The killing of Jeff German

On Saturday, September 3, the body of Jeff German, an investigative reporter at the Las Vegas Review-Journal, was found outside his home. He had been stabbed to death in an altercation nearly twenty-four hours earlier, police said. His colleagues’ first story on his killing detailed his long career (he was sixty-nine when he died) covering organized crime, gambling, mass shootings, and much more; recently, the story noted, he had “exposed failures in city inspections before the deadly Alpine Motel Apartments fire in 2019; claims of bullying, hostility and mismanagement at the Clark County’s public administrator’s office; and extremist activity in Southern Nevada.” Geoff Schumacher, who was one of German’s editors in his prior job at the Las Vegas Sun and now works for the city’s Mob Museum, told the Review-Journal that German “was not someone who it was, ‘Maybe I’ll be a reporter for a while and then I’ll go do something else.’ He was a reporter probably from birth to death. Ink was running very heavily in his veins.”

Last Monday, police released surveillance images of someone they thought may have been casing the area where German lived with a view to committing other crimes, though the suspect was hard to identify as they were wearing a wide-brimmed straw hat that shielded their face and a reflective orange jacket around their body. A pair of neighbors who were willing to talk to the Review-Journal (many wouldn’t) spoke of recent break-ins in the area and “weird people walking around in the middle of the night”; one said that the killing seemed like a “crime of opportunity,” while the other said that she thought the suspect’s straw hat looked familiar, but that she couldn’t be sure. On Tuesday, police released video footage of the suspect striding down a sidewalk and asked members of the public to notify them if they recognized anything about them, from their clothing to their gait. Officials also said that they had been investigating a string of local burglaries linked to someone in “construction attire,” though they did not definitively link that to German’s killing. And they issued a photo of a vehicle they thought might be connected to the case: a reddish GMC Yukon Denali.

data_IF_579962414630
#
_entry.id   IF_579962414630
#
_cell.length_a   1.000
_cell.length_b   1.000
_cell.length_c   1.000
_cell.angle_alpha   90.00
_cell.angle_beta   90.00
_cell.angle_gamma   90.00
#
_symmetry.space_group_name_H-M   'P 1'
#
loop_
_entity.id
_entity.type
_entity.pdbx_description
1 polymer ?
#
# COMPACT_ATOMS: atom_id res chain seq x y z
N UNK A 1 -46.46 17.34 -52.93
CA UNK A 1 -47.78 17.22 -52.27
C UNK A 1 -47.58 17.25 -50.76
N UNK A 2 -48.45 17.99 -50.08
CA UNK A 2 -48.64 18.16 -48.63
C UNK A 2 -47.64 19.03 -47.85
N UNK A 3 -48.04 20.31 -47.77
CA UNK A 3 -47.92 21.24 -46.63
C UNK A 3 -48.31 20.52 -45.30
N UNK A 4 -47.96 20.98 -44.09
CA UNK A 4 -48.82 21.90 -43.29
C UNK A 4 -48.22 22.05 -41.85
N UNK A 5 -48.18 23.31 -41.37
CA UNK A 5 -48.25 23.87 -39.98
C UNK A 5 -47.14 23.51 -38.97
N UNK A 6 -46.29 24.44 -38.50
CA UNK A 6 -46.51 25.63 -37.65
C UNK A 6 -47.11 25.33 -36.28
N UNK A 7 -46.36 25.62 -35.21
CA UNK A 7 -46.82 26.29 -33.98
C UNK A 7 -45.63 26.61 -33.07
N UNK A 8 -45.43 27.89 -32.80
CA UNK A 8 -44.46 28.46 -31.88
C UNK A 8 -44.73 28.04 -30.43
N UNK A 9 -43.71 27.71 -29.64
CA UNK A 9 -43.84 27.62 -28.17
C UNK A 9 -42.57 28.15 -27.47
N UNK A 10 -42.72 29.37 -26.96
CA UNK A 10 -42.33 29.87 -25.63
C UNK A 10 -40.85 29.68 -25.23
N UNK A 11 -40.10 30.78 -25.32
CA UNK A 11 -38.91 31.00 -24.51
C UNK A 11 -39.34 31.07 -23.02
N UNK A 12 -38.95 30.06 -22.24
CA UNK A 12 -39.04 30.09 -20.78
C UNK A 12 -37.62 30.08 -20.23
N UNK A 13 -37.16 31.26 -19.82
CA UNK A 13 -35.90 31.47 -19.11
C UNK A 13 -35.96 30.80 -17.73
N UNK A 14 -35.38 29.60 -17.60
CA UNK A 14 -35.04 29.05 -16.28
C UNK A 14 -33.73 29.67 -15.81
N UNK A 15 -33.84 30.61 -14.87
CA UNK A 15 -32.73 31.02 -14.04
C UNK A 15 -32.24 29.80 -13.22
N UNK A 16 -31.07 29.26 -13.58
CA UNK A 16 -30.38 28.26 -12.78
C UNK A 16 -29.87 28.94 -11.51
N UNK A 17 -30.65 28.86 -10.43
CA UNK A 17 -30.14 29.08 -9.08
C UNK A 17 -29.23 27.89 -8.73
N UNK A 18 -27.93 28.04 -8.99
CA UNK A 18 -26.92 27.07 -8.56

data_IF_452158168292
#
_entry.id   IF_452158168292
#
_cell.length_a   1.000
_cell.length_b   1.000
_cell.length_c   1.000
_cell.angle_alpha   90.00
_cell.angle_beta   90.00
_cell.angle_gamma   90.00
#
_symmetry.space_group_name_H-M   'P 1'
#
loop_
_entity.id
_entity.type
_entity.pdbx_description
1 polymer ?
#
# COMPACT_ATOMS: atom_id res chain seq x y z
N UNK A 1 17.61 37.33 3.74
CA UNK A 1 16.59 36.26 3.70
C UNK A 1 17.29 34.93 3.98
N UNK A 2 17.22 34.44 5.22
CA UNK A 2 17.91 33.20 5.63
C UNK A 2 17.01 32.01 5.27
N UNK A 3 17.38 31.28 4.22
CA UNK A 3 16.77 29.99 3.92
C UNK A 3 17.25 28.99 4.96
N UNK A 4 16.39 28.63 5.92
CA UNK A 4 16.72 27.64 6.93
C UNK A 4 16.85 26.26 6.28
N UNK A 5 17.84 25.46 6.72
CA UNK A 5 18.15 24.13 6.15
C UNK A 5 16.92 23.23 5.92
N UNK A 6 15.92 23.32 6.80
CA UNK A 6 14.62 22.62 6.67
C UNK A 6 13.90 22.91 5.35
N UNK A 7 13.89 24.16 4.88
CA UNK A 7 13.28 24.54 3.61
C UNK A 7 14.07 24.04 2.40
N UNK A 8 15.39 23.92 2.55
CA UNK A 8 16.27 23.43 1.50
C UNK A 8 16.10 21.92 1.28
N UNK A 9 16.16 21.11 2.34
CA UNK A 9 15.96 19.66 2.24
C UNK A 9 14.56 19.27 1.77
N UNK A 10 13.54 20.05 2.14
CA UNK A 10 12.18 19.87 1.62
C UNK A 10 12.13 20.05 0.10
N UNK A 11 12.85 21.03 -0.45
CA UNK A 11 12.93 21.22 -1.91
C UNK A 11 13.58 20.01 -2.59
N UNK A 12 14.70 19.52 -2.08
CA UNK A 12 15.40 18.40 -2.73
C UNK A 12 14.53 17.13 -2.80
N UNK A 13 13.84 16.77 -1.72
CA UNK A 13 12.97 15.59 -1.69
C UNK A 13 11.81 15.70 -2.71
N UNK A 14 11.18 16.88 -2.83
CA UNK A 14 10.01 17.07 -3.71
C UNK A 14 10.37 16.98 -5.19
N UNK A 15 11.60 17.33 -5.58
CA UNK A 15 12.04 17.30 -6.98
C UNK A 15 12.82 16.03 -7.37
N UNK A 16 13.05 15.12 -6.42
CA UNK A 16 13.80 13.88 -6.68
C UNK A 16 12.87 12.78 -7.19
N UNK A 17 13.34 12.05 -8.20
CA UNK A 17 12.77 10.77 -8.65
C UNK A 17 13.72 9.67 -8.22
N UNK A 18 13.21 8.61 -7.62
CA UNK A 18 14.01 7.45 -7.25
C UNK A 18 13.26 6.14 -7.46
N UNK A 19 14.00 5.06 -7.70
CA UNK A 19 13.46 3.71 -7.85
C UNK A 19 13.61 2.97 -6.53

ICYMI: Pomp and circumstance and the press